© 2012 Wiley Periodicals, Inc.

Published online in Wiley Online Library (wileyonlinelibrary.com). DOI 10.1002/jcaf.21779



The Journal of Corporate Accounting & Finance / July/August 2012

of Corporate Accounting & Finance / July/August 2012 Exhibit 1 Internet Options Software as a service

Exhibit 1

Internet Options

Software as a service


Purchase software only

Platform as a service


Purchase software and hardware

Infrastructure as a service


Purchase hardware only

within an IaaS but also software servers and application environ- ments. PaaS provides a greater application development pool than what is provided by SaaS, which usually provides minimal if any application development tools. Usually the PaaS vendor provides an operating system and underpinnings applications, and the user loads their data and con- figures and develops applications that serve their business purpose. The lines between these three options are blurry at best, and what one user would consider PaaS would be SaaS to another user. A quick view would be IaaS is hardware, SaaS is soft- ware, and PaaS is both.


PaaS is a way for compa- nies to take advantage of cloud technologies to help contain or drastically reduce IT expendi- tures. PaaS provides the entire infrastructure needed to run applications over the Internet. It is delivered in the same way as a utility like electricity or water. Like a utility, PaaS is based on a metering or subscription model, so users only pay for what they use and the service provider can spread its IT costs over a broad base of customers. The economies of scale possessed by Salesforce.com, Google, Micro-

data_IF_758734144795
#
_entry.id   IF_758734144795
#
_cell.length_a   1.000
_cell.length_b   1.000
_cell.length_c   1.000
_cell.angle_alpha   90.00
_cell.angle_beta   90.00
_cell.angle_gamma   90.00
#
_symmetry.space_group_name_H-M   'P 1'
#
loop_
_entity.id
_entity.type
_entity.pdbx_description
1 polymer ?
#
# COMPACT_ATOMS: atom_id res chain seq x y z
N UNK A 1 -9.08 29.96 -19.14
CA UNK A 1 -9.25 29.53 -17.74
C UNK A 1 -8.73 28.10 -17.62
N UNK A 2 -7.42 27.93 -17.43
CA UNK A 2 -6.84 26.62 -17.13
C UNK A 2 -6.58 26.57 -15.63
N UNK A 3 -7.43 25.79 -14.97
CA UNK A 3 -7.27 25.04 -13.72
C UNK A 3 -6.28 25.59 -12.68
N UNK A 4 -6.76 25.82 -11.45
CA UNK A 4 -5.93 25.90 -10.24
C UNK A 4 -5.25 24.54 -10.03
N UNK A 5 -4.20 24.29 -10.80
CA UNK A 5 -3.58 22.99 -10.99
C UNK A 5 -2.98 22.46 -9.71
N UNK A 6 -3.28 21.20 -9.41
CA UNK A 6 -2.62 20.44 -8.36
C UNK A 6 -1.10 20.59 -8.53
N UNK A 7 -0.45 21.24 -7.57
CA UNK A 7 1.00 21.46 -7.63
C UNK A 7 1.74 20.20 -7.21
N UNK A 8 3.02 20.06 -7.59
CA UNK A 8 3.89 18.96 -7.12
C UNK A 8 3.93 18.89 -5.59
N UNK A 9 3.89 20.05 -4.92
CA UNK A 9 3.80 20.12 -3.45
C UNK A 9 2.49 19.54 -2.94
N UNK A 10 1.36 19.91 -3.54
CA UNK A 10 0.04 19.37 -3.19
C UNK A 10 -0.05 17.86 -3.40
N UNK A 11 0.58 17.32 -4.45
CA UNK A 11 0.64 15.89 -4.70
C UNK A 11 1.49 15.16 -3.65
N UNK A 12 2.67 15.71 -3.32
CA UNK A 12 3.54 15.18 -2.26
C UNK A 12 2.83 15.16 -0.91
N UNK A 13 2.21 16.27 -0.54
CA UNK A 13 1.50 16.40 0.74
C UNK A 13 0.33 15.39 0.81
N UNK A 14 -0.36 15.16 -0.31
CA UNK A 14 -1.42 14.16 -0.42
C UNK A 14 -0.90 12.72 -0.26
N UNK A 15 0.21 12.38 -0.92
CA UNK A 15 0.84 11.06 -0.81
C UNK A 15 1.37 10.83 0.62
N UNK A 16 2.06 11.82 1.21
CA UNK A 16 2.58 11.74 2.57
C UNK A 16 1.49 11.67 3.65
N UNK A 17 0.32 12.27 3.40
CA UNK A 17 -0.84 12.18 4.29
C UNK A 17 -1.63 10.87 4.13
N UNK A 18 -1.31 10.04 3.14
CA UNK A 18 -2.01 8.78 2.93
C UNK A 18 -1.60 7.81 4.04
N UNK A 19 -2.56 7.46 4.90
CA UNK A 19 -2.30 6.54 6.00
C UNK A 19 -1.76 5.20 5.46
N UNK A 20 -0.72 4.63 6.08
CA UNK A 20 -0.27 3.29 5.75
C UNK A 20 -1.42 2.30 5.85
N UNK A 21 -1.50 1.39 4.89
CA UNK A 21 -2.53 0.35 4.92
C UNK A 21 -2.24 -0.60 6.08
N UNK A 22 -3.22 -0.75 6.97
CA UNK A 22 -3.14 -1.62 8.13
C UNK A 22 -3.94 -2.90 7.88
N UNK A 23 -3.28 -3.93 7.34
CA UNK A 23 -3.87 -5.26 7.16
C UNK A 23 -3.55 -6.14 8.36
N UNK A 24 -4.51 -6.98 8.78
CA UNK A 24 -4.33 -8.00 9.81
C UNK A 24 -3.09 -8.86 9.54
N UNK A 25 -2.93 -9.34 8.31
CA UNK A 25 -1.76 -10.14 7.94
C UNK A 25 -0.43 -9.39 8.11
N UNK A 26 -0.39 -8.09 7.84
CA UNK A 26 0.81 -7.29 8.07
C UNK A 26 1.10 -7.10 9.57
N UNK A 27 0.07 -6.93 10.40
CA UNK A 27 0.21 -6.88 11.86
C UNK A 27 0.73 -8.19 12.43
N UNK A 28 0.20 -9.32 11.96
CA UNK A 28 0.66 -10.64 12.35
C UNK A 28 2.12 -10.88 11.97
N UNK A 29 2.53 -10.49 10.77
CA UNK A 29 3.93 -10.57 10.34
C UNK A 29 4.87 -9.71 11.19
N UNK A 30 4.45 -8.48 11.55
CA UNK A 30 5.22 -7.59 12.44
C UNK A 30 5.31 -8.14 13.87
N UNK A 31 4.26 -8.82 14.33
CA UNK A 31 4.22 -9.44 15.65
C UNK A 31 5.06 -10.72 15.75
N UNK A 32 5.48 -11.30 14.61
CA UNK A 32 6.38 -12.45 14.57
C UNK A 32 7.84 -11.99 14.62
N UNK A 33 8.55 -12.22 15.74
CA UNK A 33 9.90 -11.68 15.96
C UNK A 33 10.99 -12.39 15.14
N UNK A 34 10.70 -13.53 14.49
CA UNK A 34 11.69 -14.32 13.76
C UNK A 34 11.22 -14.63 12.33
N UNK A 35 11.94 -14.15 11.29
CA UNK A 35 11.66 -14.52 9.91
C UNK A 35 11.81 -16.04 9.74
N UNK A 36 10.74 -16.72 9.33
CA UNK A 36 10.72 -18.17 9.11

soft, and others allow for greater developer environments than small and medium enterprises (SMEs) could create with their own resources. Vendors provide off site servers eliminating the need for expensive investments in hardware, maintenance, and personnel to perform critical functions to keep the system run- ning and error-free. The services range from customers using prepackaged business software run on the pro- vider’s platform and data stored on a provided cloud to an open- sourced platform running many languages so a customer can move the existing application, as well as develop new ones with data stored over many clouds. Providers can custom tailor ser- vices to meet any needs of their customers. With PaaS, independent soft- ware vendors and corporate IT departments can focus on inno- vation instead of complex infra- structure. By leveraging PaaS, organizations can redirect a sig- nificant portion of their budgets, from maintaining the infrastruc- ture to creating applications that provide real business value. With technology constantly changing, there is a need for faster and more available infor- mation. Businesses are find- ing that PaaS is an economical alternative to the traditional